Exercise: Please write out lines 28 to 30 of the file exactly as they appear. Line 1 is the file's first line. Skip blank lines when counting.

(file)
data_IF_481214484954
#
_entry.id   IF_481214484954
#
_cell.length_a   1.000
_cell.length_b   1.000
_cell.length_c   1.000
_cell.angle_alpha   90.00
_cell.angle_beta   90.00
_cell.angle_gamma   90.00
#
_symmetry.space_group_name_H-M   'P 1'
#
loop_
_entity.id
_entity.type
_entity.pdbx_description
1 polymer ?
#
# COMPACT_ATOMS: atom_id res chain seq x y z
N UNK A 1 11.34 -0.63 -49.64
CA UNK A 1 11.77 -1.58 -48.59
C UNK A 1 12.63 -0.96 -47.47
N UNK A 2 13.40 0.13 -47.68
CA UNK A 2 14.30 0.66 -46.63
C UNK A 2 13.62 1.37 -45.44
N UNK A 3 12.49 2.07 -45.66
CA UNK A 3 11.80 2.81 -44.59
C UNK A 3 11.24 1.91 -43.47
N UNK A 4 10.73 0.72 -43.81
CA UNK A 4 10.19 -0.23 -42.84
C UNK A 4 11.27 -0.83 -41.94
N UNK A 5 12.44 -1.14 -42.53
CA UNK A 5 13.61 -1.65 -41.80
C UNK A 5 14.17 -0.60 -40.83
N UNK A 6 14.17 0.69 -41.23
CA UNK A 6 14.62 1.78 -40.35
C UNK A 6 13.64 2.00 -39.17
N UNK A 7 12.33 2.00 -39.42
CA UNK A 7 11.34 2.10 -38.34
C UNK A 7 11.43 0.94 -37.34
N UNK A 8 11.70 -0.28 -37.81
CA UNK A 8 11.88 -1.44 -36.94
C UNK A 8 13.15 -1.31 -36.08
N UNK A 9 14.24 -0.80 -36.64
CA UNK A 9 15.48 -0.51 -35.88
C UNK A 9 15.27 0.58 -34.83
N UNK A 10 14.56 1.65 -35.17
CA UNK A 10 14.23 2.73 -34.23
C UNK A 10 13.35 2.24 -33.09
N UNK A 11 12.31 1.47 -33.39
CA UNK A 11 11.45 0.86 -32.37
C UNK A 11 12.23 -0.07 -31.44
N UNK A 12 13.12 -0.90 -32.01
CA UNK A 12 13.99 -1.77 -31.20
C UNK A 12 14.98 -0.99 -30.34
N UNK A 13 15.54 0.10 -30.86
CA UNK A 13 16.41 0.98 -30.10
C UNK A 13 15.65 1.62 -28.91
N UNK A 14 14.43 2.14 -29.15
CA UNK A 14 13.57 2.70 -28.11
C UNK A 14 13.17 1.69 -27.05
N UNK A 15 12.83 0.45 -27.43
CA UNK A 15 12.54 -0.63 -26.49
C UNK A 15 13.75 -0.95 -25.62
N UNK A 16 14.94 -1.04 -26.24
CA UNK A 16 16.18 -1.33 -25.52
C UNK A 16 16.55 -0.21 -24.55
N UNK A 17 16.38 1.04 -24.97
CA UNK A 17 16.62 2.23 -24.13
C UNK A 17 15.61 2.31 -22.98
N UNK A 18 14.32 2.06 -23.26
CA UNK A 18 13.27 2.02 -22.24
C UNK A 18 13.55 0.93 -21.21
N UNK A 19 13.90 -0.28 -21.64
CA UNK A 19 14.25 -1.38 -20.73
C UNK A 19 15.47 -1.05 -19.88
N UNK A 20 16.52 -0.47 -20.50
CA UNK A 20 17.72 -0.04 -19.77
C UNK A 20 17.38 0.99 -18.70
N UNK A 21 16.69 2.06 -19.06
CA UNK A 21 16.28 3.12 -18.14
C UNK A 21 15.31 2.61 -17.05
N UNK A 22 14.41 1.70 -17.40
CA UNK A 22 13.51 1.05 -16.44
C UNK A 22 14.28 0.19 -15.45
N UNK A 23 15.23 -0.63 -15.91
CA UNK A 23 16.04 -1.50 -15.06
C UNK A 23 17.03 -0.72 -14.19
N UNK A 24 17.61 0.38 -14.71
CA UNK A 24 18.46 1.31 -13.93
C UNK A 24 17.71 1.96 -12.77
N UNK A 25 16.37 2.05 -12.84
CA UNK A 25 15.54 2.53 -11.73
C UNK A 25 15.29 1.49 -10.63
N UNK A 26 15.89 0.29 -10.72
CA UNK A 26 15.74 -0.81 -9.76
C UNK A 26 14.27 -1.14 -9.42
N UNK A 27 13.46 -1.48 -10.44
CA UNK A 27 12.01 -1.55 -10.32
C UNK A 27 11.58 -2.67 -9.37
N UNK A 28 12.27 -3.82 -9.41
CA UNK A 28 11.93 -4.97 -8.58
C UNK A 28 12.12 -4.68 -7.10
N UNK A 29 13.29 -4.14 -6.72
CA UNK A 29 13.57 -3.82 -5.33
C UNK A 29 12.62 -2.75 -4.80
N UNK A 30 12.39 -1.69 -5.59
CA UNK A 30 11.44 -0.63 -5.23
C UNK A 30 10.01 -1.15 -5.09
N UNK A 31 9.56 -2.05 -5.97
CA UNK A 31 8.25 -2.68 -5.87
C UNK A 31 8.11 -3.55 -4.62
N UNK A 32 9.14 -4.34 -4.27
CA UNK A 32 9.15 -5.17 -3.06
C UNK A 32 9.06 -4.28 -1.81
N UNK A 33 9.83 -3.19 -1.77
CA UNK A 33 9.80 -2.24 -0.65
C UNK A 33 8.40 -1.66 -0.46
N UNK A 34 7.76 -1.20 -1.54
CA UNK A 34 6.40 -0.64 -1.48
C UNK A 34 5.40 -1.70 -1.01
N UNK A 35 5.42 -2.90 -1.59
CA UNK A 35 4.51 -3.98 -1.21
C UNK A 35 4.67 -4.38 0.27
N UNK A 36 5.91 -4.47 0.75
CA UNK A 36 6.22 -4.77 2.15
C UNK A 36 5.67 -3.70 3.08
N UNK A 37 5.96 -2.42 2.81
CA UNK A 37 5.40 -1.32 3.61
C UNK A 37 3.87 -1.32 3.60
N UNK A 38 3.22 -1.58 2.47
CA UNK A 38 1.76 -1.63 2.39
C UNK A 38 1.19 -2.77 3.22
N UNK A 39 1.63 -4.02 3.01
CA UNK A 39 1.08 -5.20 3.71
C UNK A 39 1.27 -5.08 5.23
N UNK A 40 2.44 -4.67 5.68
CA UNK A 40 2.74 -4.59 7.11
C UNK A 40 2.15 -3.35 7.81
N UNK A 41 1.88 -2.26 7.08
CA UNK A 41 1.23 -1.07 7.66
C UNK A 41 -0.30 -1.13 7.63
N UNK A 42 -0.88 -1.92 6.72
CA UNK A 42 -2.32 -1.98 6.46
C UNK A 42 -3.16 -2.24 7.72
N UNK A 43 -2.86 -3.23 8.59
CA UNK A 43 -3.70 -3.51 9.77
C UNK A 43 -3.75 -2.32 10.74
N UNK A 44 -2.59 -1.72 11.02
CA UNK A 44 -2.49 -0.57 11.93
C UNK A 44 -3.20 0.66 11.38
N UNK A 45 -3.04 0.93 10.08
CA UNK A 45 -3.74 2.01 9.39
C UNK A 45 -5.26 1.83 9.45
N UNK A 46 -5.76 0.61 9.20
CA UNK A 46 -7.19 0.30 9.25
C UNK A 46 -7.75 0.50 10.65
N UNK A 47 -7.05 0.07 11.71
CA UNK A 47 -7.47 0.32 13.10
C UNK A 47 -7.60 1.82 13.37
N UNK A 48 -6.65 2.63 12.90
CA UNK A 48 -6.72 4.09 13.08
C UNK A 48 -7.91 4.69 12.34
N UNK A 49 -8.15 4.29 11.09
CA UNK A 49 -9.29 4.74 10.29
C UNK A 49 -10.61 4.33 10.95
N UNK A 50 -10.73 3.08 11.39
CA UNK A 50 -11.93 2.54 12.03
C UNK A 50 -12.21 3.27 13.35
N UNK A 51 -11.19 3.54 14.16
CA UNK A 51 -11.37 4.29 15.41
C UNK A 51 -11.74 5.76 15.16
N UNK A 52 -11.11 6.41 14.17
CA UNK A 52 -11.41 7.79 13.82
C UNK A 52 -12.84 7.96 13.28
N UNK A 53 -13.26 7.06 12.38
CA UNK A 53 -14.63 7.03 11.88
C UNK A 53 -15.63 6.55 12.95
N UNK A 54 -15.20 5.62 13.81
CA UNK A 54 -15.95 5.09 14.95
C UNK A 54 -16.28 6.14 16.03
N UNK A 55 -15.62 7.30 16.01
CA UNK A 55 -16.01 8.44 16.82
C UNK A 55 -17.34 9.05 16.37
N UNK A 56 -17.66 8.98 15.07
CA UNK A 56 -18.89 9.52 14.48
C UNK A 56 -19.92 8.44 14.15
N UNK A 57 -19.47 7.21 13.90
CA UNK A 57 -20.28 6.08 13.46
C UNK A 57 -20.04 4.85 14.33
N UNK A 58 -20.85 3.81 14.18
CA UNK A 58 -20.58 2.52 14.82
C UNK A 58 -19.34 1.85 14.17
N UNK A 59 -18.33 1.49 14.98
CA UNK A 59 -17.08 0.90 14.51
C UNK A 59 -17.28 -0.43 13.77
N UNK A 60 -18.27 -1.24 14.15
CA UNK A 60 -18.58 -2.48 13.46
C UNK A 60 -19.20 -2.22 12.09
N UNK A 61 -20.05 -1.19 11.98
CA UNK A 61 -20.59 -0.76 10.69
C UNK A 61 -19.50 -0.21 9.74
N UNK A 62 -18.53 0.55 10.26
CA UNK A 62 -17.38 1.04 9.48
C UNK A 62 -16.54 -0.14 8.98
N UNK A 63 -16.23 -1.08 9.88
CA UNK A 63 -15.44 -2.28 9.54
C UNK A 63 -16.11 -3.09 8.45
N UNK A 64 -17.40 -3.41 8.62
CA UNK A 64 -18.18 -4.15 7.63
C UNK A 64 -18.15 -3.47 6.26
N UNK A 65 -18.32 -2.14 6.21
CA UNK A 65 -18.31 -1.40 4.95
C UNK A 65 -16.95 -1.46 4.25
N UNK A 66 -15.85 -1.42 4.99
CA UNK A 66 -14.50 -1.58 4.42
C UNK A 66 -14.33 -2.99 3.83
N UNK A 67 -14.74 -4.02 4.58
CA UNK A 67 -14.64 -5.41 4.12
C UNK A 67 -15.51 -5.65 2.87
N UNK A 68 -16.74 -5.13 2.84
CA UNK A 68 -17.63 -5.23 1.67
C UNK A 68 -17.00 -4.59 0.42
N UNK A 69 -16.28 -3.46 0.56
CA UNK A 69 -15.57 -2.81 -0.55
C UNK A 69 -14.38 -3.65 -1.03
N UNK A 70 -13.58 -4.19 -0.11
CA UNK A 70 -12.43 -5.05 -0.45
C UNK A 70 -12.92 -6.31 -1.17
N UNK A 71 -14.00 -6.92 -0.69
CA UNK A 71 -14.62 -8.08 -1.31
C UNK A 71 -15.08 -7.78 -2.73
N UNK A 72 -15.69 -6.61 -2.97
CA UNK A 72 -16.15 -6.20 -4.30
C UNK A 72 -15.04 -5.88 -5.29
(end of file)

CA UNK A 3 11.80 2.81 -44.59
C UNK A 3 11.24 1.91 -43.47
N UNK A 4 10.73 0.72 -43.81